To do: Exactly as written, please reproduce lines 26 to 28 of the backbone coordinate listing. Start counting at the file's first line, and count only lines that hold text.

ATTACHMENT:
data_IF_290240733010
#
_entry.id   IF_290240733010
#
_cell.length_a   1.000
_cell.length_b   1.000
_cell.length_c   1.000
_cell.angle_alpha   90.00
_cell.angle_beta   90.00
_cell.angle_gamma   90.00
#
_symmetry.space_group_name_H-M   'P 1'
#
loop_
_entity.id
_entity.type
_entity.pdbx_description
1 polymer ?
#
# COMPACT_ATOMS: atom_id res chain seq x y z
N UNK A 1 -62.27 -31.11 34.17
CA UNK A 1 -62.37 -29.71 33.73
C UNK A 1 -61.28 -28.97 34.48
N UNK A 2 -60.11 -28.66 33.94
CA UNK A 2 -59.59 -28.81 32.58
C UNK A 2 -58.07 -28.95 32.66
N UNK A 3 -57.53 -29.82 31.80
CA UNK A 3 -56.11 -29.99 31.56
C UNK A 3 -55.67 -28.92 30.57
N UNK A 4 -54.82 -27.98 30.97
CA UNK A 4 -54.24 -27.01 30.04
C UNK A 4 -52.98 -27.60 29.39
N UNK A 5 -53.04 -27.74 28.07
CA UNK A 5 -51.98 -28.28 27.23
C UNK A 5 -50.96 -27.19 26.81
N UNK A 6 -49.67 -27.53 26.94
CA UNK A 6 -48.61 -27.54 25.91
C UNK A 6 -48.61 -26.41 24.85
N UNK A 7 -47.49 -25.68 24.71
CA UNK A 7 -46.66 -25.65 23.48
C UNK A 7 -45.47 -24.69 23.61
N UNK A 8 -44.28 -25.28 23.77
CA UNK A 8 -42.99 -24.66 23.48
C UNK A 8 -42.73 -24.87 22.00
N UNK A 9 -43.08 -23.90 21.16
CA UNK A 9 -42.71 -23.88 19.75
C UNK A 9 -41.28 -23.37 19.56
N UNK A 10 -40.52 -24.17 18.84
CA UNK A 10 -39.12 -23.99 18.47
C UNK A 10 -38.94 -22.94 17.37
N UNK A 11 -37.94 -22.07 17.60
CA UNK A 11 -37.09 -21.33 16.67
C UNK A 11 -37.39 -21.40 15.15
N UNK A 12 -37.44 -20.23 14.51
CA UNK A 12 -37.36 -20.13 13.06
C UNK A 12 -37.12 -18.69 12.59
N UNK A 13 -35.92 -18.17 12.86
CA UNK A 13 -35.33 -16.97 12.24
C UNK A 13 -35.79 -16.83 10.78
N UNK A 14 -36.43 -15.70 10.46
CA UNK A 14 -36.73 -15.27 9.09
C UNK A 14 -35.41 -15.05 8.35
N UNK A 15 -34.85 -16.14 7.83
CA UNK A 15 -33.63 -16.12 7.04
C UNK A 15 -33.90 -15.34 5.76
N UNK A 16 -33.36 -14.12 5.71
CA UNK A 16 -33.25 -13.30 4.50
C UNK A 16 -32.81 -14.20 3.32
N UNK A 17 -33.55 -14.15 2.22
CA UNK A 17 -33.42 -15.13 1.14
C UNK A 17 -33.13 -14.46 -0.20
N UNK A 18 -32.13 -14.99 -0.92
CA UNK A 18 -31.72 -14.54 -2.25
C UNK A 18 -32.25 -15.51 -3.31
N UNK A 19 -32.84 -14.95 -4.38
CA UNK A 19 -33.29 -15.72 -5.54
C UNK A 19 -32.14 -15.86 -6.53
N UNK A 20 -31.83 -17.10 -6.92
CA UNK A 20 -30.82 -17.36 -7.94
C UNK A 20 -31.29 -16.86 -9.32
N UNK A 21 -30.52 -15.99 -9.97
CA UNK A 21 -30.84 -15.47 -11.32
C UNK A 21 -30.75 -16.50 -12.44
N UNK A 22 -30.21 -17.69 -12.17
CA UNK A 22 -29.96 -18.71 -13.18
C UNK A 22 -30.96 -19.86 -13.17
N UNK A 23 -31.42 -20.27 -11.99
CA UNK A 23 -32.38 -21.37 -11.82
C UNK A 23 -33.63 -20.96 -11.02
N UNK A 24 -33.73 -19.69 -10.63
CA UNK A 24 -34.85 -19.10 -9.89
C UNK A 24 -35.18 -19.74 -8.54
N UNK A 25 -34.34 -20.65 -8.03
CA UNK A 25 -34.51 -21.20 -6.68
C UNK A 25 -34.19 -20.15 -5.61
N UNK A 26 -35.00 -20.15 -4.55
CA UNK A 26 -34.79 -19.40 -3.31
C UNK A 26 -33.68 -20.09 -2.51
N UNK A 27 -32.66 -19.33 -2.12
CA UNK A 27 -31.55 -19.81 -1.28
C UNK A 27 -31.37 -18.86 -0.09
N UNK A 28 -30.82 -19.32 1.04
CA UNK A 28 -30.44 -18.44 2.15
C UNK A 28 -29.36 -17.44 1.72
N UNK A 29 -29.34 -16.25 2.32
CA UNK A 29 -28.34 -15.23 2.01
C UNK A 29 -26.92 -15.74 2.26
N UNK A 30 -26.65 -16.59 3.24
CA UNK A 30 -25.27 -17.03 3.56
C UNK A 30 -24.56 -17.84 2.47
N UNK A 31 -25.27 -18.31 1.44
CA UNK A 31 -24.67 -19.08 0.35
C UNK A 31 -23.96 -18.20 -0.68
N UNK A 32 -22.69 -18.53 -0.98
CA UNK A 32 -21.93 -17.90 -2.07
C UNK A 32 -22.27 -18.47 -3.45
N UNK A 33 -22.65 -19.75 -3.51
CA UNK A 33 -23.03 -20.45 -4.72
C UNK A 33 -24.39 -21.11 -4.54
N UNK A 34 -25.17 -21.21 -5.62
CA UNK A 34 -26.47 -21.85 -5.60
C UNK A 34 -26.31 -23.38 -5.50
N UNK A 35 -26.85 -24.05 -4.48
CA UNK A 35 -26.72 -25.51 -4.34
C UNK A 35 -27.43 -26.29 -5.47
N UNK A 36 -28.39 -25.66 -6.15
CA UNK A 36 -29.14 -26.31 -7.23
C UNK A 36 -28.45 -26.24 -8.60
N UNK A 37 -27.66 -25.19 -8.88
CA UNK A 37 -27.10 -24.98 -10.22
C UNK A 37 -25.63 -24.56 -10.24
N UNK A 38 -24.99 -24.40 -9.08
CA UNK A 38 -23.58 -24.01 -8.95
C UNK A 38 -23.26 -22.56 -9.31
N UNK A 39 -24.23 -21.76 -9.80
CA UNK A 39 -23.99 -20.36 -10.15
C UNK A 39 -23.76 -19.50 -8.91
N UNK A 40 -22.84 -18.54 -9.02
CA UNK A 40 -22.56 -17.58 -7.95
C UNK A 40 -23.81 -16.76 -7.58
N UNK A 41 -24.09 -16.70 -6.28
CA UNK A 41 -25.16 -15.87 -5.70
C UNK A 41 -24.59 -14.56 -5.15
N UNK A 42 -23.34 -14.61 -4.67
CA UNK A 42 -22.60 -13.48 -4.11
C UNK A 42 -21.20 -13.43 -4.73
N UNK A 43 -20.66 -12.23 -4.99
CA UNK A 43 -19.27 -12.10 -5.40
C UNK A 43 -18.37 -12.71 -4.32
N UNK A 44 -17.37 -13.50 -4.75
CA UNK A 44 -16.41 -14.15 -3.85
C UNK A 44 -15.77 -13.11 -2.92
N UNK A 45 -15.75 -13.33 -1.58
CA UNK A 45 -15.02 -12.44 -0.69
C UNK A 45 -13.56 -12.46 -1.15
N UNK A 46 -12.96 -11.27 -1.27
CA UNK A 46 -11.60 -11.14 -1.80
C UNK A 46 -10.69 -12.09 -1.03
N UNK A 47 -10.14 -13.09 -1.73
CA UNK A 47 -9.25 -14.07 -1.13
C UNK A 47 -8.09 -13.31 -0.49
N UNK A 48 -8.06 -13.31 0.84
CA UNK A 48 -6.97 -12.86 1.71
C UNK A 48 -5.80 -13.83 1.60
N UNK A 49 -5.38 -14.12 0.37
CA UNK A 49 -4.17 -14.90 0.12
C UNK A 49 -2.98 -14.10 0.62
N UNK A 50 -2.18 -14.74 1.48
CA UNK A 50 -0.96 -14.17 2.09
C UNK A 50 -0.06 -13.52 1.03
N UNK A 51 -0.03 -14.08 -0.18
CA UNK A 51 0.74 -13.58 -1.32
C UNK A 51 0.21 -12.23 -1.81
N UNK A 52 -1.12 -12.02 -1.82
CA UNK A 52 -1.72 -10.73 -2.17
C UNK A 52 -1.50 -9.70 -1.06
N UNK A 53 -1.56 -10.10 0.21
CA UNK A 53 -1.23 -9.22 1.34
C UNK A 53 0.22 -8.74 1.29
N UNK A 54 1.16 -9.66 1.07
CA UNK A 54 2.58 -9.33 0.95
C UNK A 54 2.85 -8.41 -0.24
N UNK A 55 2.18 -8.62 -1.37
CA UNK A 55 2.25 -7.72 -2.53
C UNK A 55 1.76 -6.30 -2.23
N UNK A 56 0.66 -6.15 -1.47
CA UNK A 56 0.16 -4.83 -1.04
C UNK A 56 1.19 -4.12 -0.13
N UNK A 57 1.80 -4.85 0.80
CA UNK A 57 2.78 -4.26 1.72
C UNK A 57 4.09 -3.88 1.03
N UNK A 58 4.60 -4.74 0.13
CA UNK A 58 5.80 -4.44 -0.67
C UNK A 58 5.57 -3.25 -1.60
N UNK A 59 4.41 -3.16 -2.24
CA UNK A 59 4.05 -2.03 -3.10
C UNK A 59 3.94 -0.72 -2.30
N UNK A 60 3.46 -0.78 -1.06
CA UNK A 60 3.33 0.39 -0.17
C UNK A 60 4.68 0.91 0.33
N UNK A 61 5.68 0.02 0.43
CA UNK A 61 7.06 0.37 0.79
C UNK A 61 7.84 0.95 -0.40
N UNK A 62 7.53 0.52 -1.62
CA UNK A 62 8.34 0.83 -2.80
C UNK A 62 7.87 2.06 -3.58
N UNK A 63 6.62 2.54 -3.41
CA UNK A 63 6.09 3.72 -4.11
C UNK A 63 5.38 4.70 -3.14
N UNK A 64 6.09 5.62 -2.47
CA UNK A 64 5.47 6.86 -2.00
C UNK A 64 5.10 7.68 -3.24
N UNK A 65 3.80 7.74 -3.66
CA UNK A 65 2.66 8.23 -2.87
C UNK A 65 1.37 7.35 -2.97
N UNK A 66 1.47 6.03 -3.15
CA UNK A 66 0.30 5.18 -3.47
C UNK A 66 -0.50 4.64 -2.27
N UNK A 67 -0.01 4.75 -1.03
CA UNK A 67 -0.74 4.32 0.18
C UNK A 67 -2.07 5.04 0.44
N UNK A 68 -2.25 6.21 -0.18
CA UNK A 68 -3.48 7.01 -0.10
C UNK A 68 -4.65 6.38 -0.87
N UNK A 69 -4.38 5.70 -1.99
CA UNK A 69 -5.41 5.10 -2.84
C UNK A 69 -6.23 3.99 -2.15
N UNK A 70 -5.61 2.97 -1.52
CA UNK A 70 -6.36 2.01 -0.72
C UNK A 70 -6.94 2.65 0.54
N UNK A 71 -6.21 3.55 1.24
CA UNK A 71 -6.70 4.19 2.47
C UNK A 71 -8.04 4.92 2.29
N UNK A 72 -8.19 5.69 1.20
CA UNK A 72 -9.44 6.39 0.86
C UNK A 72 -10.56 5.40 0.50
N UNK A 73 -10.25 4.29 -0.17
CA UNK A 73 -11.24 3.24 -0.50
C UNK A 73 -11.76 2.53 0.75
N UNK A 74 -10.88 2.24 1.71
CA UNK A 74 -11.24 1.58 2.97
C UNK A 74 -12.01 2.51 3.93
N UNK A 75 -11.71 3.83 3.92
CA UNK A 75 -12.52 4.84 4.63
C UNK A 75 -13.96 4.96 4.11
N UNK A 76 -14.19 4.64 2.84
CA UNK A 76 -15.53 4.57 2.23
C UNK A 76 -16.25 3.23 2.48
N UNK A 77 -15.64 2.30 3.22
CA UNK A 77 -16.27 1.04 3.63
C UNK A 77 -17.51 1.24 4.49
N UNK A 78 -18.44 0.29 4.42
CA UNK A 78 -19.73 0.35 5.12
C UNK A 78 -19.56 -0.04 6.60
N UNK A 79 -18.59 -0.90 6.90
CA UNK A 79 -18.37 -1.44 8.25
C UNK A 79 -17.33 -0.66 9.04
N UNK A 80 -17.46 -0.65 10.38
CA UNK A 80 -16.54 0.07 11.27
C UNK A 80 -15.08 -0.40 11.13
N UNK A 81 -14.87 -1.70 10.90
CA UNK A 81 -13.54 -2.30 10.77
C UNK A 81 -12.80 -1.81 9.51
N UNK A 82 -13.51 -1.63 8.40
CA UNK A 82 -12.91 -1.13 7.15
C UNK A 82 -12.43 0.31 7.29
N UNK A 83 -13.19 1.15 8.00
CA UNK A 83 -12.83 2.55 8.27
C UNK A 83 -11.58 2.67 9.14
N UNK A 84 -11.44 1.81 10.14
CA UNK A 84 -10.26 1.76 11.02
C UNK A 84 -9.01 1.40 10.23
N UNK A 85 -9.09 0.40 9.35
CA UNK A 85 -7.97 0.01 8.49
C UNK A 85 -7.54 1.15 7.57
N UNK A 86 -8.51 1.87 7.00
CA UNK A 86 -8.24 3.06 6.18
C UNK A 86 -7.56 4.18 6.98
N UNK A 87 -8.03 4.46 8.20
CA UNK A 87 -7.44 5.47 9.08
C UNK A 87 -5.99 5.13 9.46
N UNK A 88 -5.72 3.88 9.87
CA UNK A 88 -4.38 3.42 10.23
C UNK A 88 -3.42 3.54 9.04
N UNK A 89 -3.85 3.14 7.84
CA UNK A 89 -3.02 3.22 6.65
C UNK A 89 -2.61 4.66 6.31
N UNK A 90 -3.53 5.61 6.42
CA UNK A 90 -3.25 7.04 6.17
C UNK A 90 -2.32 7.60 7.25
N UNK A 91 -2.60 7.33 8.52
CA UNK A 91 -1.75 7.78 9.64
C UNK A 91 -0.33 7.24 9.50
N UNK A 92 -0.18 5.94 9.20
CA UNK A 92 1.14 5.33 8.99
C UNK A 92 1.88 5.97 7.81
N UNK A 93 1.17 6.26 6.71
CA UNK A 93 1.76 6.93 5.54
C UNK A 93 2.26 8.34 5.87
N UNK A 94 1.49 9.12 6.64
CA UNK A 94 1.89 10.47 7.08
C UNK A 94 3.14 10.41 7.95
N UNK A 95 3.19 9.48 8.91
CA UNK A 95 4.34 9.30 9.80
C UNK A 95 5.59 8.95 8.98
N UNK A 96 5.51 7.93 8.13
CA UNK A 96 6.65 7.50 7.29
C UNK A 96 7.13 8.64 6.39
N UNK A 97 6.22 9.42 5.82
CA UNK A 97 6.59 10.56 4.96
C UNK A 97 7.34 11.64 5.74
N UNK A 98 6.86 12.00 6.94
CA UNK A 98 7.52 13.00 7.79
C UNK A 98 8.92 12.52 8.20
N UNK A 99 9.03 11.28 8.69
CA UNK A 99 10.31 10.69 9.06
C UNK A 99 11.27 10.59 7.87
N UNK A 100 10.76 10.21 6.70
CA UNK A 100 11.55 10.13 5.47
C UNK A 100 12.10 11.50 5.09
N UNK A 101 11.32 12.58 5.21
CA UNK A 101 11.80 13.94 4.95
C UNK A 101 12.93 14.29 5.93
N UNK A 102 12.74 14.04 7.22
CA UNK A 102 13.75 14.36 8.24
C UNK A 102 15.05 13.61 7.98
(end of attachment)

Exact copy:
C UNK A 2 -58.07 -28.95 32.66
N UNK A 3 -57.53 -29.82 31.80
CA UNK A 3 -56.11 -29.99 31.56